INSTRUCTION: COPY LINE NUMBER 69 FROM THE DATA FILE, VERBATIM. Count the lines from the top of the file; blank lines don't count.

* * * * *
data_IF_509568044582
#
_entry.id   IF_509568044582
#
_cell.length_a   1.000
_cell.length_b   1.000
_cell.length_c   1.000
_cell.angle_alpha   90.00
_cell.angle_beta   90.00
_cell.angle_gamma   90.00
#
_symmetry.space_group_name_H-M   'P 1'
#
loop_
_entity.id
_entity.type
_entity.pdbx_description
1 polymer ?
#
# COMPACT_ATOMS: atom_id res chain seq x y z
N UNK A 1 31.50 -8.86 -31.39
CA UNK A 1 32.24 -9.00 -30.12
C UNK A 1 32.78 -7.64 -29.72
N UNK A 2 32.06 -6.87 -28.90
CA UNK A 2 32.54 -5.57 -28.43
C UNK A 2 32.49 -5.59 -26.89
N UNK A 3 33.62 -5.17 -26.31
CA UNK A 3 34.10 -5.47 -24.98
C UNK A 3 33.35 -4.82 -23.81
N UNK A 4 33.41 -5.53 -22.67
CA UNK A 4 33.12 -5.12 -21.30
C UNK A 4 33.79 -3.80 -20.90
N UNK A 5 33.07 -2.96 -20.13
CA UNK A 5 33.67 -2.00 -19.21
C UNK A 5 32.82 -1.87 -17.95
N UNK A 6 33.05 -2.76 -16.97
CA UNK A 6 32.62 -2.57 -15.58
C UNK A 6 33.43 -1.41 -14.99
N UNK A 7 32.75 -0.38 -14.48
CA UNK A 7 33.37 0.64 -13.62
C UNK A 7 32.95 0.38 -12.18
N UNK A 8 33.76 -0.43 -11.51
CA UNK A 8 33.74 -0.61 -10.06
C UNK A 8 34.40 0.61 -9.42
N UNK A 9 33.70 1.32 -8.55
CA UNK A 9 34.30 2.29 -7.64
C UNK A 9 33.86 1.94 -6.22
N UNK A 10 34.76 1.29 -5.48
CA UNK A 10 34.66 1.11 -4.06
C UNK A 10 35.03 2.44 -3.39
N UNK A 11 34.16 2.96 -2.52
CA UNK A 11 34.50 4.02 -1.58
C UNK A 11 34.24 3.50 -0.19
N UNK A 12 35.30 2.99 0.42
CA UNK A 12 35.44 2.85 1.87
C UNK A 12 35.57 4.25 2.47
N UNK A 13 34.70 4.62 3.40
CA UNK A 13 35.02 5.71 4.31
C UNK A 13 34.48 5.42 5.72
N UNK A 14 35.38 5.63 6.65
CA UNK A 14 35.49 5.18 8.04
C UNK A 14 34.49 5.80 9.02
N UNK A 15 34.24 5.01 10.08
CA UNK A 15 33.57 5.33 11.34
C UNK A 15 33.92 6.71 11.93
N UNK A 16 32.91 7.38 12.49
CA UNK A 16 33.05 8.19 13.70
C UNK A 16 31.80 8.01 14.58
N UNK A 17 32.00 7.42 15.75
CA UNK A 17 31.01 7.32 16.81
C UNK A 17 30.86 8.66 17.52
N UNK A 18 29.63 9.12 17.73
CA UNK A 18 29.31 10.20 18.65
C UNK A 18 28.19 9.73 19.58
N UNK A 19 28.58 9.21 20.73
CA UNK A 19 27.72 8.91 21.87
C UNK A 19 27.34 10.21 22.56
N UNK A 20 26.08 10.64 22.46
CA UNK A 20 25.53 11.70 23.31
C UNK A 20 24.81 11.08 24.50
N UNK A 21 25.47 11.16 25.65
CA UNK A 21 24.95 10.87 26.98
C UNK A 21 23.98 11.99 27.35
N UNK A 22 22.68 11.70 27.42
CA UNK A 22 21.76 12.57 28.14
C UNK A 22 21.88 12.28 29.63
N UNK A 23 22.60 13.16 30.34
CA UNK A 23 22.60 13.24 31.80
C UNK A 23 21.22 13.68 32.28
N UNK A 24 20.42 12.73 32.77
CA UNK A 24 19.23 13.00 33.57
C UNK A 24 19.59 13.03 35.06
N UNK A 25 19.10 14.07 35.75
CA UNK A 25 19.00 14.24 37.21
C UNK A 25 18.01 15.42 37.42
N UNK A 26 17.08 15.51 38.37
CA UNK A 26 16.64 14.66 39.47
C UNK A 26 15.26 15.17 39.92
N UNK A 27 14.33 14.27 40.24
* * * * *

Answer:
N UNK A 17 32.00 7.42 15.75